His failure, by the way, began at his first PMQs when he turned on Hilary Armstrong. Apparently those present thought it was a good performance. I disagree. He came across as even more arrogant than Tony Blair, some feat, and more of a bully. "Has she finished? HEV YOU FINISHED?" Christ, it's a stretch to imagine Boris Johnson gaining votes anywhere but Henley, but this was forty times worse. He sounded and looked like the most obnoxious and boorish pub poshster you've ever met. Most people have had this experience at least once, and it's not a good association to trigger.

Friday, December 09, 2005

Astonishingly brilliant

Physicists at the University of Cape Town have invented a way of printing out photovoltaic cells (solar panels, but the phrase doesn't fit here) on paper. The point is to produce solar gear that is cheap above all"; Professor David Britton, its inventor, argues that people who can't afford to buy the conventional panels, which are far from cheap even by western standards, could pay for a couple of them every year. The process involves layering the contacts and semiconductors onto paper using an inkjet printer, and an A2-sized poster should produce 100 watts of electricity.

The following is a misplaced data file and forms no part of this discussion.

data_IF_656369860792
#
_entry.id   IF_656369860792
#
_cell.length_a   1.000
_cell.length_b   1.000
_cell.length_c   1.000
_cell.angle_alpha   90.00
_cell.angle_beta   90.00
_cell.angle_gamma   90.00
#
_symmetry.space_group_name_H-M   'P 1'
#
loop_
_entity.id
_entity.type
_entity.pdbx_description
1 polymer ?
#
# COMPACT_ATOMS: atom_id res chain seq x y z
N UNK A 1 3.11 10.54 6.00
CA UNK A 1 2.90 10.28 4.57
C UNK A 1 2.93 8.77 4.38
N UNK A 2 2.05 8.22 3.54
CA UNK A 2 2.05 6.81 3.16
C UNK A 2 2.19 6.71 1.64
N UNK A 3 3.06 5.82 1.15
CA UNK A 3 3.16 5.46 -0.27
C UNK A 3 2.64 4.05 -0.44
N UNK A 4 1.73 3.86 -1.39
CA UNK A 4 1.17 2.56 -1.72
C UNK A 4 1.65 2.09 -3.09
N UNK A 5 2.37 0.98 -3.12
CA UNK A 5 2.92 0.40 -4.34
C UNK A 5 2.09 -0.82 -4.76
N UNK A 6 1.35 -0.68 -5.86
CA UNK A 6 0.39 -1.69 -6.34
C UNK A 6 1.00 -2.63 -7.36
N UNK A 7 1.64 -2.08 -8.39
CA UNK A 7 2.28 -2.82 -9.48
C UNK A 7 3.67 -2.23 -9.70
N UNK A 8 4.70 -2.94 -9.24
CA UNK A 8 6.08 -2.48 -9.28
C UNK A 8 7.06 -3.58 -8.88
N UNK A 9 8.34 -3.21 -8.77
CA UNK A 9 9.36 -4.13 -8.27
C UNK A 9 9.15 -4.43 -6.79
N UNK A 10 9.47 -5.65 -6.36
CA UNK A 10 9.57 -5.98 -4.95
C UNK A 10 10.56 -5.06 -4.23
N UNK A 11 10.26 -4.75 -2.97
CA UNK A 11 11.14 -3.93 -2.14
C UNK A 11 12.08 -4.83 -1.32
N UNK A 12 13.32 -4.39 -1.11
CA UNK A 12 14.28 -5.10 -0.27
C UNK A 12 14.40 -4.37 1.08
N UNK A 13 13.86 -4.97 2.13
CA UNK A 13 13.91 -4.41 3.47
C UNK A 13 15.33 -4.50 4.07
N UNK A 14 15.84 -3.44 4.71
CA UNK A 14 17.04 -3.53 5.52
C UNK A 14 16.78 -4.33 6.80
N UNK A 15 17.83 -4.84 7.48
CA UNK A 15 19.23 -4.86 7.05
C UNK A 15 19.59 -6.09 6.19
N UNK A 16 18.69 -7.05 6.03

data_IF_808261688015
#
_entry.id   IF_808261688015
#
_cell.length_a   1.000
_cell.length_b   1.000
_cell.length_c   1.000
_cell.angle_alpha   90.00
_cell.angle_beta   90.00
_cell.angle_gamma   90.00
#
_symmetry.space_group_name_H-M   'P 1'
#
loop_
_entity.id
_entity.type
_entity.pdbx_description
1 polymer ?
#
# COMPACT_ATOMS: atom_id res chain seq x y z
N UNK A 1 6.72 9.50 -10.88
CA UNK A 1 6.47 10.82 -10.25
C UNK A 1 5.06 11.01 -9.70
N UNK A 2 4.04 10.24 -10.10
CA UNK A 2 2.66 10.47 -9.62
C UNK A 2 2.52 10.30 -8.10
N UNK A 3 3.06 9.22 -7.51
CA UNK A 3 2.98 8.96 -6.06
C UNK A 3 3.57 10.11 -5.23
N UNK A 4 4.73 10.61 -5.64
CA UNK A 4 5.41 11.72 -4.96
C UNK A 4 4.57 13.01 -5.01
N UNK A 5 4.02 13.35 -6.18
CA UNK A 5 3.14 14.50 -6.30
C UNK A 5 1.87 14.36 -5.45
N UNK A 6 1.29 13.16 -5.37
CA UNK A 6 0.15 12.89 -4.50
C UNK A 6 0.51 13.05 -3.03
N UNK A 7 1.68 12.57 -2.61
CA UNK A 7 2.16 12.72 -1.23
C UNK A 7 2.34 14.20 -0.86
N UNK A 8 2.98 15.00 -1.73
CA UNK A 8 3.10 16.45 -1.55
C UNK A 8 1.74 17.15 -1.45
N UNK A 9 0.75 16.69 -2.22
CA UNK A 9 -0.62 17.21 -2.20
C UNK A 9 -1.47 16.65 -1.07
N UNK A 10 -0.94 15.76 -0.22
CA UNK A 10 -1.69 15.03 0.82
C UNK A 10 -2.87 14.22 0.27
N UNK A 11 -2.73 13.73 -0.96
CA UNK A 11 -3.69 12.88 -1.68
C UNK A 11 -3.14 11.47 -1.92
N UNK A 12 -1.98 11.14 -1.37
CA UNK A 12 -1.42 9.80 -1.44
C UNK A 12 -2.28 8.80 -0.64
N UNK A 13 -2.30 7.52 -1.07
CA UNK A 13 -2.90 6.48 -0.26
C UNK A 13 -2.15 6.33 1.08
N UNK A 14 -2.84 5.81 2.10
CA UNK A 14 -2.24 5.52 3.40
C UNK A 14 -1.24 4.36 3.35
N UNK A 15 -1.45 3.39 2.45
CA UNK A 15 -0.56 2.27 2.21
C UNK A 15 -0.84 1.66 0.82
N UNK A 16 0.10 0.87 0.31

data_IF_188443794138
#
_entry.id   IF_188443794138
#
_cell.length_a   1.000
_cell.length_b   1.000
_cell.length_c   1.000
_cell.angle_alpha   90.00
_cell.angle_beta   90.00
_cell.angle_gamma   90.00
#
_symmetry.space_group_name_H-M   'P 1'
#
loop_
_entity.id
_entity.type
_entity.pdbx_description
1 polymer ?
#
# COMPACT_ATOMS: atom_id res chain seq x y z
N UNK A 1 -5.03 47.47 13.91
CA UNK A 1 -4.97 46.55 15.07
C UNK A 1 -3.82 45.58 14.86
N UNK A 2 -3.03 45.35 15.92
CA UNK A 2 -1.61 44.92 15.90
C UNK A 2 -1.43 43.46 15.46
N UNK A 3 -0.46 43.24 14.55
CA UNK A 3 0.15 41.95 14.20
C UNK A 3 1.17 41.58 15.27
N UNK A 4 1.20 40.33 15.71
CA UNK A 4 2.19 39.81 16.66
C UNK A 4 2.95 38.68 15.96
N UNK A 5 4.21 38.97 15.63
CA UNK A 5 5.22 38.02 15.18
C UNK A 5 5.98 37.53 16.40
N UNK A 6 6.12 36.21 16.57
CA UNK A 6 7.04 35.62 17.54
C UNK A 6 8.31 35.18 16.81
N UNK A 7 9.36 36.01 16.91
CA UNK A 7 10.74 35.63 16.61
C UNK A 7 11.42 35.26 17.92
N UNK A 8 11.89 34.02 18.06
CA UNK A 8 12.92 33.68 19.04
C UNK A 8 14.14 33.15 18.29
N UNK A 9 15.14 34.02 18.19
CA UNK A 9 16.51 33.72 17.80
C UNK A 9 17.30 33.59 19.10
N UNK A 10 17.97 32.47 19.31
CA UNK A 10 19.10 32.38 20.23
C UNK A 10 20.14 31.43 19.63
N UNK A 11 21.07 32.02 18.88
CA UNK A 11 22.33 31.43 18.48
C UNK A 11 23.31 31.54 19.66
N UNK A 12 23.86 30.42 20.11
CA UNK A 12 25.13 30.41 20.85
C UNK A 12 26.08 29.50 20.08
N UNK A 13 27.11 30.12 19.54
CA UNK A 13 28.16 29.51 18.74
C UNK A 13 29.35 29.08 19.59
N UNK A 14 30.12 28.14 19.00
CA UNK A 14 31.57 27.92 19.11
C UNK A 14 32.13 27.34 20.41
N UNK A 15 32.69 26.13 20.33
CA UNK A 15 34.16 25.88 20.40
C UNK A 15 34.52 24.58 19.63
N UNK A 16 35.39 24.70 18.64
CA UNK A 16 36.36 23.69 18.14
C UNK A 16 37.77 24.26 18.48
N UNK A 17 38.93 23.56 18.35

This is absurdly cool, especially in-context. Around Cape Town, in the townships, one sign of progress in the ANC's original aims is the mass of new electricity cables being run out to hook up the people to the grid. It seems a pity, starting from scratch, not to put in renewable power. This might do it, and it also reminds of a very important question: if anything serious is to be achieved in replacing environmentally stupid technology with better technology, we need to break the notion of "green" as a lifestyle option for annoying rich people. It has to be open to the working class.

Operation Firedump

Earlier this week, the US Department of the Treasury's order to freeze the assets of a variety of Viktor Bout companies was extended to the entire world by the UN Security Council's sanctions committee. All assets belonging to the persons and organisations named in this list are now subject to confiscation anywhere in the world.

The list is, certainly, a little out of date. Several of the operating companies listed have ceased activity, and there is no mention of Phoenix Aviation, Jet Line International, or Aerocom among others. (The delay between the US Treasury's action and this action is apparently due to the time it took the Office of Foreign Assets Control to pass on documents to the UN, that and Russian objections to the inclusion of Viktor's brother, Sergei, founder of Air Bas and CET Aviation.) However, a non-trivial number of aircraft continue to fly in the name of firms named by the UN.

This leaves two lines of action: one, to identify the newer firms, and two, to make the UN blacklist a reality. It's time to find these aircraft and demand their seizure. All bloggers are invited to mirror this and help land them on the fire dump, which is where most of these planes will end up given their age and general condition.

The list is currently as follows, correct as of today: